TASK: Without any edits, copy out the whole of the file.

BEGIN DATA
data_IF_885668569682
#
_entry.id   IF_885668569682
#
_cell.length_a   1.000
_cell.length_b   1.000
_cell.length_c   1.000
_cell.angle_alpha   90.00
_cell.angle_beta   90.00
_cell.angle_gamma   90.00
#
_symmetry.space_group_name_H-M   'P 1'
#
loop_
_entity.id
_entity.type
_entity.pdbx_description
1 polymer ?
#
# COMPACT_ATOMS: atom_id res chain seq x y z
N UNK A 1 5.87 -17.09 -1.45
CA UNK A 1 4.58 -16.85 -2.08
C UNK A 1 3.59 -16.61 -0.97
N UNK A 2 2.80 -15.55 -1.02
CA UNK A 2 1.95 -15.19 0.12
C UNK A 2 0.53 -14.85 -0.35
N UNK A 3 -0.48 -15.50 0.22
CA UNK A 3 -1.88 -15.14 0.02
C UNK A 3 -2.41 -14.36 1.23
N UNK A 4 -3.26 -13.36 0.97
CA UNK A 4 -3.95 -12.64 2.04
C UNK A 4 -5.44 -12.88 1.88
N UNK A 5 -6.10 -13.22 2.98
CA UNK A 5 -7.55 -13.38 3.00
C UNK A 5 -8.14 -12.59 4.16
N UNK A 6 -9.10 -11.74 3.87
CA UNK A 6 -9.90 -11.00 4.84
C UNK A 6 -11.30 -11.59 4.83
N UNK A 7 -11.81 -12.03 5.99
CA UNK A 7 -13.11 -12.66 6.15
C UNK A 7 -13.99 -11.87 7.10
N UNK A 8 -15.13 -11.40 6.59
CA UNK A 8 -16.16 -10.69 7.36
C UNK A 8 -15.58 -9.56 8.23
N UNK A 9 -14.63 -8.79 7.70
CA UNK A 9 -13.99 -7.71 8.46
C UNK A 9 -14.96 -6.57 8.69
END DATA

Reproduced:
data_IF_885668569682
#
_entry.id   IF_885668569682
#
_cell.length_a   1.000
_cell.length_b   1.000
_cell.length_c   1.000
_cell.angle_alpha   90.00
_cell.angle_beta   90.00
_cell.angle_gamma   90.00
#
_symmetry.space_group_name_H-M   'P 1'
#
loop_
_entity.id
_entity.type
_entity.pdbx_description
1 polymer ?
#
# COMPACT_ATOMS: atom_id res chain seq x y z
N UNK A 1 5.87 -17.09 -1.45
CA UNK A 1 4.58 -16.85 -2.08
C UNK A 1 3.59 -16.61 -0.97
N UNK A 2 2.80 -15.55 -1.02
CA UNK A 2 1.95 -15.19 0.12
C UNK A 2 0.53 -14.85 -0.35
N UNK A 3 -0.48 -15.50 0.22
CA UNK A 3 -1.88 -15.14 0.02
C UNK A 3 -2.41 -14.36 1.23
N UNK A 4 -3.26 -13.36 0.97
CA UNK A 4 -3.95 -12.64 2.04
C UNK A 4 -5.44 -12.88 1.88
N UNK A 5 -6.10 -13.22 2.98
CA UNK A 5 -7.55 -13.38 3.00
C UNK A 5 -8.14 -12.59 4.16
N UNK A 6 -9.10 -11.74 3.87
CA UNK A 6 -9.90 -11.00 4.84
C UNK A 6 -11.30 -11.59 4.83
N UNK A 7 -11.81 -12.03 5.99
CA UNK A 7 -13.11 -12.66 6.15
C UNK A 7 -13.99 -11.87 7.10
N UNK A 8 -15.13 -11.40 6.59
CA UNK A 8 -16.16 -10.69 7.36
C UNK A 8 -15.58 -9.56 8.23
N UNK A 9 -14.63 -8.79 7.70
CA UNK A 9 -13.99 -7.71 8.46
C UNK A 9 -14.96 -6.57 8.69